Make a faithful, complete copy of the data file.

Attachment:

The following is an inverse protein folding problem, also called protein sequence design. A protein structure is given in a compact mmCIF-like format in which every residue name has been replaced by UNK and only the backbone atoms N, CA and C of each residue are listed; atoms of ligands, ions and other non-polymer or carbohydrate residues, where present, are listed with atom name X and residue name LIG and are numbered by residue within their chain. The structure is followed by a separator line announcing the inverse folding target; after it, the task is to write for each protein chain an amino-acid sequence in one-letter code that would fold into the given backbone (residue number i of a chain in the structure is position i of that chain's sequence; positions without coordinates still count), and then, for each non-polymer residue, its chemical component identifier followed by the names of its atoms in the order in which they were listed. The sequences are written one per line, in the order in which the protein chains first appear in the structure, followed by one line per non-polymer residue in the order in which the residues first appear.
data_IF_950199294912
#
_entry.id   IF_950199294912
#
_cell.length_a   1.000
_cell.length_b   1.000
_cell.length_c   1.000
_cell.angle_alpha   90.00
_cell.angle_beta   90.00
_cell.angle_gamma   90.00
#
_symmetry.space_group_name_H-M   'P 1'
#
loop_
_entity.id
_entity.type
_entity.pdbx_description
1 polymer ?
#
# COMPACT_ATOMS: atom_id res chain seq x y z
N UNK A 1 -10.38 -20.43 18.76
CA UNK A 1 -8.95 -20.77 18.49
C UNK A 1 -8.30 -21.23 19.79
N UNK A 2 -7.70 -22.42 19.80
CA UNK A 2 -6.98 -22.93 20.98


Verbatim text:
The following is an inverse protein folding problem, also called protein sequence design. A protein structure is given in a compact mmCIF-like format in which every residue name has been replaced by UNK and only the backbone atoms N, CA and C of each residue are listed; atoms of ligands, ions and other non-polymer or carbohydrate residues, where present, are listed with atom name X and residue name LIG and are numbered by residue within their chain. The structure is followed by a separator line announcing the inverse folding target; after it, the task is to write for each protein chain an amino-acid sequence in one-letter code that would fold into the given backbone (residue number i of a chain in the structure is position i of that chain's sequence; positions without coordinates still count), and then, for each non-polymer residue, its chemical component identifier followed by the names of its atoms in the order in which they were listed. The sequences are written one per line, in the order in which the protein chains first appear in the structure, followed by one line per non-polymer residue in the order in which the residues first appear.
data_IF_950199294912
#
_entry.id   IF_950199294912
#
_cell.length_a   1.000
_cell.length_b   1.000
_cell.length_c   1.000
_cell.angle_alpha   90.00
_cell.angle_beta   90.00
_cell.angle_gamma   90.00
#
_symmetry.space_group_name_H-M   'P 1'
#
loop_
_entity.id
_entity.type
_entity.pdbx_description
1 polymer ?
#
# COMPACT_ATOMS: atom_id res chain seq x y z
N UNK A 1 -10.38 -20.43 18.76
CA UNK A 1 -8.95 -20.77 18.49
C UNK A 1 -8.30 -21.23 19.79
N UNK A 2 -7.70 -22.42 19.80
CA UNK A 2 -6.98 -22.93 20.98